Academic journal article Nebula

It's Still a Long Way Coming: The Importance of Humanizing the Same-Sex Marriage Discussion

Academic journal article Nebula

It's Still a Long Way Coming: The Importance of Humanizing the Same-Sex Marriage Discussion

Article excerpt

August 1996. The incessant ringing of the telephone on his bedside table awakens David at 2:15 A.M.. Through his grogginess he is finally able to recognize his sister-in-law's voice and process her words: "There's been an accident." Chris has been in Texas for the last week, attending a conference. Although they have been married for over five years, the hospital's first call was to Chris's parents. Chris's sister has been kind enough to notify David. Even though he will be on the next available flight to Dallas, David will not see Chris for another four days, since Chris's parents do not recognize his marriage to David, and neither does the state of Texas.

It has now been fifteen years since the battle over same-sex marriage came to the legal forefront. In 1993, the Hawaii Supreme Court ruled that it was unlawful for the state to deny marriage licenses to couples solely on the basis of sexual orientation. It was found that such denials were in violation of the Equal Protection Clause of the Fourteenth Amendment, unless a "compelling reason" could be shown for the discrimination. And, yet, by the end of the decade, the federal Defense of Marriage Act (DOMA) had been signed into law in addition to the numerous states (including Hawaii) that had amended their constitutions to define marriage as solely between a man and a woman (George 33). As with any polarizing issue, there are at least two sides, and to state that the issue of same-sex marriage polarizes is an understatement. Those opposed to same-sex marriage, who call themselves "Pro Marriage Activists," tend to focus their rhetoric around the term "marriage" itself. The same-sex marriage of my friends David and Chris is portrayed as not only a distortion of the term, but a threat to the family.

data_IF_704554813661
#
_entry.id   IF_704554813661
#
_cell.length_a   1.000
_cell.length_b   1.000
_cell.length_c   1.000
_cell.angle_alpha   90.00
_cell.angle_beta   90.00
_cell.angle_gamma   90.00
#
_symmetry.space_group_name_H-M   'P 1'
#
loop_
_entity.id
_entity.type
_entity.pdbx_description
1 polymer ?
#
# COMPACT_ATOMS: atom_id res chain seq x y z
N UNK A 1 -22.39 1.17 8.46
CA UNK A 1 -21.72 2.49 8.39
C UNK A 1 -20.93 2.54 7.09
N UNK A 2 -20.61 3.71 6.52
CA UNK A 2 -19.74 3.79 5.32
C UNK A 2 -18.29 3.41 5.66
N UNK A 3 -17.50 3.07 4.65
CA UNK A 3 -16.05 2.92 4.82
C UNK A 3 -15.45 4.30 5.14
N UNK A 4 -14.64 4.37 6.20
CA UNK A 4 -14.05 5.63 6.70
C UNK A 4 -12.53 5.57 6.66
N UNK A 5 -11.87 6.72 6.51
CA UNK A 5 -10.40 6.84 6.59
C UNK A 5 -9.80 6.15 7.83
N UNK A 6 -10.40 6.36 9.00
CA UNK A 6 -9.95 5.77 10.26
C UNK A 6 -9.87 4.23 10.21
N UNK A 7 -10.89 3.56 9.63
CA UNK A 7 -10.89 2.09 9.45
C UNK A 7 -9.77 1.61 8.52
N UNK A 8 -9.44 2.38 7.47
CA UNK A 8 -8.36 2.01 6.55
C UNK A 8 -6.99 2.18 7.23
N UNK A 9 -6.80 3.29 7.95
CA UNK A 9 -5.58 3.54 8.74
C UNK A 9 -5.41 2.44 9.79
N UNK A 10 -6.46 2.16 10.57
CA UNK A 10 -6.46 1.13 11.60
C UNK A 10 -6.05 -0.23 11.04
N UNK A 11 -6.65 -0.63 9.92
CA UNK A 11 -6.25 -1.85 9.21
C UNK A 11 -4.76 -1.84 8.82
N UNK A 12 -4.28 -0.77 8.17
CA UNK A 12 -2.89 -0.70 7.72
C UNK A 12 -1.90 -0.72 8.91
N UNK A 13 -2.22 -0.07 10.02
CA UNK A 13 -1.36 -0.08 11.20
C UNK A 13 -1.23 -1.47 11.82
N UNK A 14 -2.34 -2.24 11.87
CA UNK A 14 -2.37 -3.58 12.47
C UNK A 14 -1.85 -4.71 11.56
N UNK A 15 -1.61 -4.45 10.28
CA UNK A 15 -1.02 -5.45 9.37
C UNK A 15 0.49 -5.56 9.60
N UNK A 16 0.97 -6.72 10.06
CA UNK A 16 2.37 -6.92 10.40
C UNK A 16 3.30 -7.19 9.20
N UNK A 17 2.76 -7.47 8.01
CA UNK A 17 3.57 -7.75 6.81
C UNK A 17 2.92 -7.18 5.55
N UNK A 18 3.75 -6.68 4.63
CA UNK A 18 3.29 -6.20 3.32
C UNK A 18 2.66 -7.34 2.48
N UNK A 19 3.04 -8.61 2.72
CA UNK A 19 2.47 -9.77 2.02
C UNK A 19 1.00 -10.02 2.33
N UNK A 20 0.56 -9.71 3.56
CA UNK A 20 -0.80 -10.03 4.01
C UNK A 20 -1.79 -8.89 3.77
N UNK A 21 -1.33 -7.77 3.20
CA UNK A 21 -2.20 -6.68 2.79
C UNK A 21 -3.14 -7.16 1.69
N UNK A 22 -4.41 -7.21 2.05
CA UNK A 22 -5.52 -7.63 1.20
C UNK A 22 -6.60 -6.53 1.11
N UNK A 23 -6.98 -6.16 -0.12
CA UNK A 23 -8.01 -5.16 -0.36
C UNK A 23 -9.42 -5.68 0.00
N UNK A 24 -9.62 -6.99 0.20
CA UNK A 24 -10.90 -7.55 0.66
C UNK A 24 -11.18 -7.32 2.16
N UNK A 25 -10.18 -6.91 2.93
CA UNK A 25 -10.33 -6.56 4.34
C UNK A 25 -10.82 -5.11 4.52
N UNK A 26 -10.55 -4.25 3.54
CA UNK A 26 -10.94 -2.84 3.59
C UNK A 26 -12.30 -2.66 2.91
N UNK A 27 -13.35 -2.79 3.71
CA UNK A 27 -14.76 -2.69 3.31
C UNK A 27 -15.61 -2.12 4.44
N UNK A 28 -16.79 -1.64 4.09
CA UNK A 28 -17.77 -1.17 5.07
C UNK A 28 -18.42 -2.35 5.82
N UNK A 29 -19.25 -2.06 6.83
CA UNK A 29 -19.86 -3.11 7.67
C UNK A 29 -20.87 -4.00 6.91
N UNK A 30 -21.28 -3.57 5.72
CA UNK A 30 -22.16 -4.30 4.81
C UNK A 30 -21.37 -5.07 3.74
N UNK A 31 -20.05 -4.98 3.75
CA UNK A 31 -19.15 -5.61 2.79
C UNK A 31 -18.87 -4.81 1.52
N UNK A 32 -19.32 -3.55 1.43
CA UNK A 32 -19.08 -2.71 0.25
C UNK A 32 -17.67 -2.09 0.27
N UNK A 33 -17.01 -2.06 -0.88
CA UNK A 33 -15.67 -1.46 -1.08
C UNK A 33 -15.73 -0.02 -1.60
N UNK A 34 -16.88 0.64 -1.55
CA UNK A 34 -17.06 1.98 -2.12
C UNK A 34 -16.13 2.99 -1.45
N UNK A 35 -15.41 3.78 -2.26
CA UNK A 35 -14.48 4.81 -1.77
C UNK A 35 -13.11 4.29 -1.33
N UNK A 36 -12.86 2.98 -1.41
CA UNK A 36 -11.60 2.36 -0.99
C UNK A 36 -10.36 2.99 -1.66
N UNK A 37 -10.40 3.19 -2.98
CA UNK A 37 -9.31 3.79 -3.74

The assertion that marriage has always referred to one man and one woman joined in a union to provide for the rearing of children troubles me. However, I find the arguments on the other side just as disturbing. Proponents of same-sex marriage rally their arguments behind the issues of civil rights and equal protection under the law. They ask, how can this country, founded on the principle that all men are created equal, legally restrict whom one marries? The answer to this question, to me, is obvious--ethically and morally, it cannot be justified. But this discourse misses the point. The understanding that we as a society are not talking about a same-sex couple, but two people who love each other, has been shunted aside during the discussion. It is all too easy to withhold someone's rights when we speak in the abstract, as the "Pro Marriage Activists" do in their discussion of the term "marriage." Similarly, the proponents of same-sex marriage have diluted their arguments by focusing on law, instead of human needs. It is my contention that in order for society to reach humane legal decisions, we must continually place the actual people and their stories at the forefront of the debate.

Before examining the idea that both sides of the same-sex marriage debate leave a critical aspect of the issue out of the discussion, it is important to scrutinize on what exactly they do center their rhetoric. As stated earlier, "Pro Marriage Activists" focus their arguments against same-sex marriage on the term "marriage." In February 2007, a panel consisting of four speakers, all of whom are connected to the current California litigation regarding homosexual marriage, convened to discuss the issue. During the debate (SSMC), The Honorable Ken Starr asserts that the institution of marriage has "historically been understood to be the union of one man and one woman" and "is in fact part of our history and part of our tradition, part of our culture ... [The] legal definition of marriage corresponds to the definition of most religions" ("Same-Sex Marriage in California: Legal and Political Prospects"). This traditionalist and historicist argument is frequently used by opponents of same-sex marriage. …

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